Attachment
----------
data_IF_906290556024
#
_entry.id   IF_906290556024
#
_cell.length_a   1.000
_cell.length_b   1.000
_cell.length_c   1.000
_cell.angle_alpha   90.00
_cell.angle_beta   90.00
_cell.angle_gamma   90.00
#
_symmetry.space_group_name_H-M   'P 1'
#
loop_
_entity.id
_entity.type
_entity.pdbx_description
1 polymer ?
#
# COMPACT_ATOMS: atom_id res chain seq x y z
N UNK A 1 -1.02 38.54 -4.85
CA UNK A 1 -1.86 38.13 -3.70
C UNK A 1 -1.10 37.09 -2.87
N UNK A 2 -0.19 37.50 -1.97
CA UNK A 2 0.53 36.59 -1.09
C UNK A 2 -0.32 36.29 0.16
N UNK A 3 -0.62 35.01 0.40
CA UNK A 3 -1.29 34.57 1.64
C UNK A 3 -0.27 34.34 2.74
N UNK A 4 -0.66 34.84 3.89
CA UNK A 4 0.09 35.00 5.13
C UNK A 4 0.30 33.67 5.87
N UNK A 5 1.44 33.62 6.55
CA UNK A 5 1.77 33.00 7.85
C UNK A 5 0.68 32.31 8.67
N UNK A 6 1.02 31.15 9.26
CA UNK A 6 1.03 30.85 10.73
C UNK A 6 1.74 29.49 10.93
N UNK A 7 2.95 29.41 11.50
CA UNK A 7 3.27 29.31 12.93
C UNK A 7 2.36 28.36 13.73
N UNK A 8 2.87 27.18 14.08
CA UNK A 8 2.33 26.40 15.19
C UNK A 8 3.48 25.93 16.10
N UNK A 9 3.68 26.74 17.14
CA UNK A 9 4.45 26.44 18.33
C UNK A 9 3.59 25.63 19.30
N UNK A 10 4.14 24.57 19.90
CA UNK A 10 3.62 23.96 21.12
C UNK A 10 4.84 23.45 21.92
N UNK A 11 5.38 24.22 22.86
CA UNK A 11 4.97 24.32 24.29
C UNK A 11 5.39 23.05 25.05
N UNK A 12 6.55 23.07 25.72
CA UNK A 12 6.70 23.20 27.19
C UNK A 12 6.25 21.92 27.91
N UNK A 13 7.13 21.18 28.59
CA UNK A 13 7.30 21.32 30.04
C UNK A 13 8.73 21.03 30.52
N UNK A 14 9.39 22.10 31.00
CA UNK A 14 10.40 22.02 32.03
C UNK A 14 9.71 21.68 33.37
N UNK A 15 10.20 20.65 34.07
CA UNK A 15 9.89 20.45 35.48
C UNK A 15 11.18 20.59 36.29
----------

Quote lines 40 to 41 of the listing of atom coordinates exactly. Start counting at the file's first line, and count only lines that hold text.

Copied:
CA UNK A 7 3.27 29.31 12.93
C UNK A 7 2.36 28.36 13.73